The skin of the diminutive, naked figure was pale and waxy in the moonlight. She writhed soundlessly in agony as she clutched the swelling in her belly. Long, sweaty tangles of mousy brown hair snaked obscenely over the edge of the bier as the head thrashed from side to side, uttering screams that could not be heard, only remembered. Judith remembered well.
The swelling in the woman’s belly shifted, moving downwards. She arched her body upwards, as if offering herself to the heavens, and the thing within slipped smoothly from the lips of her bared vagina in a glistening array of black fluid and grey tissue. A soft, shapeless lump of ravaged flesh that the woman picked up and held to her, crushing it to her breasts. And now came weeping that was just as soundless as the screaming, but more terrible.
Because there was even more agony in this. The mental and emotional anguish of a life lost before it could be fully created and given to the world, far outweighing the physical agony of an aborted childbirth.
Judith stared at herself on the bier, felt herself going back in time to that terrible day when she had lost her baby and began the slide towards breakdown. The skeletal pallbearers stared sightlessly at her, mocking her with their burden. Her burden.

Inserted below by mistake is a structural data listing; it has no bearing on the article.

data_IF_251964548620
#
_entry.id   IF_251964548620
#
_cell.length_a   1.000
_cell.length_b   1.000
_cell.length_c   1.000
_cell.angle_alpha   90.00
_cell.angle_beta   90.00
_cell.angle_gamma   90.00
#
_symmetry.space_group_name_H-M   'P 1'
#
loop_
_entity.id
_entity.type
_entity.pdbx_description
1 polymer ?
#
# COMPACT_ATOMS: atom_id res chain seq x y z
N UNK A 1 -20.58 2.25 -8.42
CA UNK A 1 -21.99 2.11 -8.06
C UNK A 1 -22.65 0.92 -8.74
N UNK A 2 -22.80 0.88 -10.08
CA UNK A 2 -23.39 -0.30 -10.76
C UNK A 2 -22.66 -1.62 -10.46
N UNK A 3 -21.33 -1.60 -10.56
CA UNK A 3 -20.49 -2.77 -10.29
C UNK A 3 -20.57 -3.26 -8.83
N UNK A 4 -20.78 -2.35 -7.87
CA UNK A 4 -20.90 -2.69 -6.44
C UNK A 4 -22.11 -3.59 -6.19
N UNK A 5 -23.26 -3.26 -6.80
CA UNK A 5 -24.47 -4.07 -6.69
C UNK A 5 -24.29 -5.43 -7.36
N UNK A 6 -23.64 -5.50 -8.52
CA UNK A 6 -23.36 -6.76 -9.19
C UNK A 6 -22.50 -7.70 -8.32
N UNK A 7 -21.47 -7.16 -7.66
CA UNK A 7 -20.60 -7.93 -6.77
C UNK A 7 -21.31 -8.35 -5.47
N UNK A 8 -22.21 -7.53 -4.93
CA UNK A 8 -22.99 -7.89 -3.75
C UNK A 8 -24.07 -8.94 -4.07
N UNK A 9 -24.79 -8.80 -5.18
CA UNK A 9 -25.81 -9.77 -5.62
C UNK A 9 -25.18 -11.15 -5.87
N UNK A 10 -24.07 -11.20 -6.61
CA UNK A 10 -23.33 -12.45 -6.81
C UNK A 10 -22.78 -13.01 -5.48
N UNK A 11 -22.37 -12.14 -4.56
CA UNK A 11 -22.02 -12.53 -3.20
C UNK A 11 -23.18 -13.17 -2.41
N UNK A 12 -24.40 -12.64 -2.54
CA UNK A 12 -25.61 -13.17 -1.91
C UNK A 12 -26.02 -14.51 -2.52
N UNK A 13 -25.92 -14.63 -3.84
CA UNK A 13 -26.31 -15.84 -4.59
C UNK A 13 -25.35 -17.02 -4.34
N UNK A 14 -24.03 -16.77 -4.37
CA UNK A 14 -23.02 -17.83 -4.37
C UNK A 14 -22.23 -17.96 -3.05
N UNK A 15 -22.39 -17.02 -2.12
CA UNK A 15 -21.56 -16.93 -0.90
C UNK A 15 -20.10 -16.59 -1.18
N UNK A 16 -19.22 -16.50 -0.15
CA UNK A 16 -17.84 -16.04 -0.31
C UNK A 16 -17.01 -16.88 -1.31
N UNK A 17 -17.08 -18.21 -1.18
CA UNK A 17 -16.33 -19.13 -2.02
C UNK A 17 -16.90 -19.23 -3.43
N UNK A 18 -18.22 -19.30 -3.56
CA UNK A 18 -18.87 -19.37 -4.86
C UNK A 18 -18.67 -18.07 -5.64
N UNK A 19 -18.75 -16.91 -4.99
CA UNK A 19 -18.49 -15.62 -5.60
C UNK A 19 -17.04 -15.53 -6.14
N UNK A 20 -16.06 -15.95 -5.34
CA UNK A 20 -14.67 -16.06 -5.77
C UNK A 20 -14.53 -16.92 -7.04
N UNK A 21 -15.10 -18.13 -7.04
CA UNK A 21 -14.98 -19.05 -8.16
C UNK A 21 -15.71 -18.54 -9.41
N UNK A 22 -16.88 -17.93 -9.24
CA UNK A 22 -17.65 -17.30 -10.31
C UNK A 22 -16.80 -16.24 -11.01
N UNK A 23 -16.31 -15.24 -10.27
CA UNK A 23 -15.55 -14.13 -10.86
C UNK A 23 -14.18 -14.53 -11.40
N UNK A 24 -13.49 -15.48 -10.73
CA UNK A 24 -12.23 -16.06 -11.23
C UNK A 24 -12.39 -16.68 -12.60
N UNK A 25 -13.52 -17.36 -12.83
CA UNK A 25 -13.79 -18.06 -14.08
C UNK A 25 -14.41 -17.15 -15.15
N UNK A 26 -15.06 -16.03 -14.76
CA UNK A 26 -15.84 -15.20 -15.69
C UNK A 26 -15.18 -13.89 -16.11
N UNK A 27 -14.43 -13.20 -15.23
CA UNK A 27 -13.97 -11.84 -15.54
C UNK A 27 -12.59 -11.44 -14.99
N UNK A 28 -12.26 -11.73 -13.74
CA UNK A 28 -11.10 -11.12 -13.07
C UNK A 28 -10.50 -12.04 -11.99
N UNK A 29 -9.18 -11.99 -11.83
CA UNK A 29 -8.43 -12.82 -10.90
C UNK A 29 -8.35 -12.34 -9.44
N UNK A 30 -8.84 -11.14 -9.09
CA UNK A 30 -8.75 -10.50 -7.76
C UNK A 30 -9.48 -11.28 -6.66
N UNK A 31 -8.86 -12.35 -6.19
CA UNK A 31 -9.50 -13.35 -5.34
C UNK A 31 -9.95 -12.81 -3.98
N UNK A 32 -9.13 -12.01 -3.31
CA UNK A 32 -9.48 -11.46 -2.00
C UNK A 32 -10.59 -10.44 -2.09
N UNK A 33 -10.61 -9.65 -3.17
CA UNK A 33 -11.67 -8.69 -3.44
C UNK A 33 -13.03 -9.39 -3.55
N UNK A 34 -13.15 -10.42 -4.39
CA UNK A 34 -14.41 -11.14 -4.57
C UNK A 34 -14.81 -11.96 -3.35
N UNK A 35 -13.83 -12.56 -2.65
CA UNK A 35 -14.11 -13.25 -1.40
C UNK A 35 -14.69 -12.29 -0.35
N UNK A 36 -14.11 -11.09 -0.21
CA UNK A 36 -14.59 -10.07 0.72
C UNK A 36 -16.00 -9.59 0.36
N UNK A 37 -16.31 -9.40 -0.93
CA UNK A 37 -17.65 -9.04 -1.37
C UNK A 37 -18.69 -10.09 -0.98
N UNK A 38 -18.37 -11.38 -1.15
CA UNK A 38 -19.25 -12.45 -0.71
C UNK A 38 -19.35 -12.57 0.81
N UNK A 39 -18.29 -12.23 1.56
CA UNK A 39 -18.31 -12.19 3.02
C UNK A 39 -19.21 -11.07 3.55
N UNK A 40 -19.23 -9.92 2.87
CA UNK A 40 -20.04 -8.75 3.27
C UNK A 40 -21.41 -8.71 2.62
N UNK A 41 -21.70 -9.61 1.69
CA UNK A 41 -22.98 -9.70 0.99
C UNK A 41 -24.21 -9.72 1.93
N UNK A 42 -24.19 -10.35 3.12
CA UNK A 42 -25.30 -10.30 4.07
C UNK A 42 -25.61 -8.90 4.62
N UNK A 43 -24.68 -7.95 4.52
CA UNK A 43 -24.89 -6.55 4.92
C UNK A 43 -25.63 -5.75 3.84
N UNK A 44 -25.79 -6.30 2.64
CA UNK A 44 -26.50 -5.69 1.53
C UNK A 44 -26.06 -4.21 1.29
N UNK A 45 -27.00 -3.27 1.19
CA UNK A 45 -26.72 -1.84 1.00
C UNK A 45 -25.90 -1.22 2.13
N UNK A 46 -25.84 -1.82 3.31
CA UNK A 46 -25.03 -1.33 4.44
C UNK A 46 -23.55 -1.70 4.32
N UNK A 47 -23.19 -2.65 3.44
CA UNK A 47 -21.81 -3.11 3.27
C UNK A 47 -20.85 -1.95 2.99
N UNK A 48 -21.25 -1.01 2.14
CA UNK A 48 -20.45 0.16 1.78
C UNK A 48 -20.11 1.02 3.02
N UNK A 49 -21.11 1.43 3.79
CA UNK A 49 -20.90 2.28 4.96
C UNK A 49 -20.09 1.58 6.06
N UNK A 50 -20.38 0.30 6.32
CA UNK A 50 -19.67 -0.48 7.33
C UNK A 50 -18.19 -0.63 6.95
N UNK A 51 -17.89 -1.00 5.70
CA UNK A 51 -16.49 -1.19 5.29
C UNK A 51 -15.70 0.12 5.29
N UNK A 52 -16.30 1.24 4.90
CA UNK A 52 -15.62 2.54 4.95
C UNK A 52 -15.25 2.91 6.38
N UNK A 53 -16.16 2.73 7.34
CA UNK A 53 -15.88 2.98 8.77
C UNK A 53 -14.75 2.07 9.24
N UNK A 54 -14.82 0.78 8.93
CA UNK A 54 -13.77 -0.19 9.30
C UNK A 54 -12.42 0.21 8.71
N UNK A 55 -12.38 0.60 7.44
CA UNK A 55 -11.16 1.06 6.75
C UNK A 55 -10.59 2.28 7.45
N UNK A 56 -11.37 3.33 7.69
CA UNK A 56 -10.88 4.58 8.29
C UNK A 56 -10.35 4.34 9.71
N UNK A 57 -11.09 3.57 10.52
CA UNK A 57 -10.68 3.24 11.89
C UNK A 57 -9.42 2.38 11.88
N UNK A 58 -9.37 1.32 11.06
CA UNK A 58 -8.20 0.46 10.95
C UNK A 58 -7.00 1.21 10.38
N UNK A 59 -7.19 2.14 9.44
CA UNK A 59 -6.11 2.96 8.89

A voice. A gentle but firm grip on her shoulder. She turned slowly, unable to tear her eyes from the grief stricken woman on the bier who was staring back at her with pain an accusation, as if she was blaming Judith for the loss of her child.
“It wasn’t my fault!” she screamed. “I didn’t want it to happen!”
“What’s wrong? Wanted what to happen?” The face Judith was screaming into looked at her with concern, the smooth Edinburgh accented voice filling with alarm.
John Franklin tightened his grip on both of her shoulders. She blinked, took in huge gulping breaths of cold night air that ravaged her lungs. She heard a hissing sound, a watery gushing noise that could have been blood pouring from the ravaged foetus. She turned, looked back to where the funeral procession was standing.
The ornamental fountain had come back on. Its cold jet of water was the only moving thing on the lawns.
“Ms Cox, whatever’s wrong?”
Judith stared, uncomprehending, into Franklin’s eyes. Looked back again at the fountain. Turned and buried her head into the porter’s chest.
She felt his muscular arms fold around her, a strong hand stroking her head. “Easy now. Easy, now…”
She stood like that for a long time as the tears wrenched themselves from her, another fountain on the cold and lifeless lawns of the Old Court.
Franklin looked up to the solitary light in the window of the Bursar’s office. Davies stared back at him, his face blank and expressionless.